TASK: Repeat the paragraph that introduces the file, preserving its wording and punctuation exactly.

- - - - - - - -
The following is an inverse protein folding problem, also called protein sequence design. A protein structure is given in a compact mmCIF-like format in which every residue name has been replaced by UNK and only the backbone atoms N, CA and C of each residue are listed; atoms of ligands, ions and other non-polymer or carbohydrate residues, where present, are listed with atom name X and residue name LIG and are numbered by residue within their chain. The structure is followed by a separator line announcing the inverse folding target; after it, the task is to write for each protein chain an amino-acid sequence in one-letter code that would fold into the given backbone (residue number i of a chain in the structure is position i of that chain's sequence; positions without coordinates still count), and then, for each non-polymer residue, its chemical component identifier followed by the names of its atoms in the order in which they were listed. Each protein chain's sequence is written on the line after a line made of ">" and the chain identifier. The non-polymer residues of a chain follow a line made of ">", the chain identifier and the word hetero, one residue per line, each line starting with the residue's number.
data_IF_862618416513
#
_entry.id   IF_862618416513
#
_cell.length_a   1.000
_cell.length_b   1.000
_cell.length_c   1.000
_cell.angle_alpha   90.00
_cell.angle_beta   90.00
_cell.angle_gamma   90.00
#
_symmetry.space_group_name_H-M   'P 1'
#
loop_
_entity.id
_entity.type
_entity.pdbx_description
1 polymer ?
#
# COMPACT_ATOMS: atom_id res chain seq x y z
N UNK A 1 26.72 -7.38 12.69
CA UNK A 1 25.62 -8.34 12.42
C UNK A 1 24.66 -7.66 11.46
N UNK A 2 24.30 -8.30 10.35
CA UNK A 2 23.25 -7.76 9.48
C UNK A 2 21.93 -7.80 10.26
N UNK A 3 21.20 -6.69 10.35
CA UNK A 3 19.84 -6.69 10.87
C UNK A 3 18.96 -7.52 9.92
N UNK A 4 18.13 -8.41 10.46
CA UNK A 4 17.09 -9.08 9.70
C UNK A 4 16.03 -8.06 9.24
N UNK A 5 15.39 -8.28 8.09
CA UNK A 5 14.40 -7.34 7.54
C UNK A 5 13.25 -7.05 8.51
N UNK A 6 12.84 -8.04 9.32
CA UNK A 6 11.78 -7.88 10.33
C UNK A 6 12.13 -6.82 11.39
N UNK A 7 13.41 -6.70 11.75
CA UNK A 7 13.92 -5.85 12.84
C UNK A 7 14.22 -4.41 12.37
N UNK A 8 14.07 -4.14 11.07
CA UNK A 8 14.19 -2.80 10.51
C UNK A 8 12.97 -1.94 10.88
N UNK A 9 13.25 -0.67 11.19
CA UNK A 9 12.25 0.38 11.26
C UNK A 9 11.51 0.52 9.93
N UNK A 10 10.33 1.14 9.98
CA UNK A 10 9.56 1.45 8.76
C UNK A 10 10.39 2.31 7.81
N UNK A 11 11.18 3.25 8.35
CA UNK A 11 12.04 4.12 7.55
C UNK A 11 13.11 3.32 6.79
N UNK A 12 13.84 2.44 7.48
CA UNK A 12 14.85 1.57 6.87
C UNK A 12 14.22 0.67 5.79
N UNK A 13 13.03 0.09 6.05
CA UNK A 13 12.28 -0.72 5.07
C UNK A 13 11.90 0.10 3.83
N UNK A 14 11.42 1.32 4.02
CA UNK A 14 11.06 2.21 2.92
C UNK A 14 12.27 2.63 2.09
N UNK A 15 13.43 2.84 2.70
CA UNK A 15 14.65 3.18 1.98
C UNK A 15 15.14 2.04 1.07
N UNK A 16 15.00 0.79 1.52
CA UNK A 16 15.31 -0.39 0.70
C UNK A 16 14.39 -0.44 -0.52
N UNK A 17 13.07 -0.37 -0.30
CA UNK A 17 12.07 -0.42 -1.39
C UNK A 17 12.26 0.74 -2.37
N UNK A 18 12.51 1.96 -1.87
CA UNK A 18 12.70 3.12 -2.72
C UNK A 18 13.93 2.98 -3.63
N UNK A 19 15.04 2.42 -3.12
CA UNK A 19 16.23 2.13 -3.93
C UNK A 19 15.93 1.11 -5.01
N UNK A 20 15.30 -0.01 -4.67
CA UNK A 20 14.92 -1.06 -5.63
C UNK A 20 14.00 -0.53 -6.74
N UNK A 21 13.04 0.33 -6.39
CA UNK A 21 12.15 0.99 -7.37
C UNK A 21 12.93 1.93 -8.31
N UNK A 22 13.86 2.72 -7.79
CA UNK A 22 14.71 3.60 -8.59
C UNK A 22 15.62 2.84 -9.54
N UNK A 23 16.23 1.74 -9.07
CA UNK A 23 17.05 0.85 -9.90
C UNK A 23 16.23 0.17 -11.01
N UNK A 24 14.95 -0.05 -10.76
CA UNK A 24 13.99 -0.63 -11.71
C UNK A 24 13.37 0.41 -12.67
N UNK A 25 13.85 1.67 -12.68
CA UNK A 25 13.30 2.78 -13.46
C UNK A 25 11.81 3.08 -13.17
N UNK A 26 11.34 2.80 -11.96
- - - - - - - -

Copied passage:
The following is an inverse protein folding problem, also called protein sequence design. A protein structure is given in a compact mmCIF-like format in which every residue name has been replaced by UNK and only the backbone atoms N, CA and C of each residue are listed; atoms of ligands, ions and other non-polymer or carbohydrate residues, where present, are listed with atom name X and residue name LIG and are numbered by residue within their chain. The structure is followed by a separator line announcing the inverse folding target; after it, the task is to write for each protein chain an amino-acid sequence in one-letter code that would fold into the given backbone (residue number i of a chain in the structure is position i of that chain's sequence; positions without coordinates still count), and then, for each non-polymer residue, its chemical component identifier followed by the names of its atoms in the order in which they were listed. Each protein chain's sequence is written on the line after a line made of ">" and the chain identifier. The non-polymer residues of a chain follow a line made of ">", the chain identifier and the word hetero, one residue per line, each line starting with the residue's number.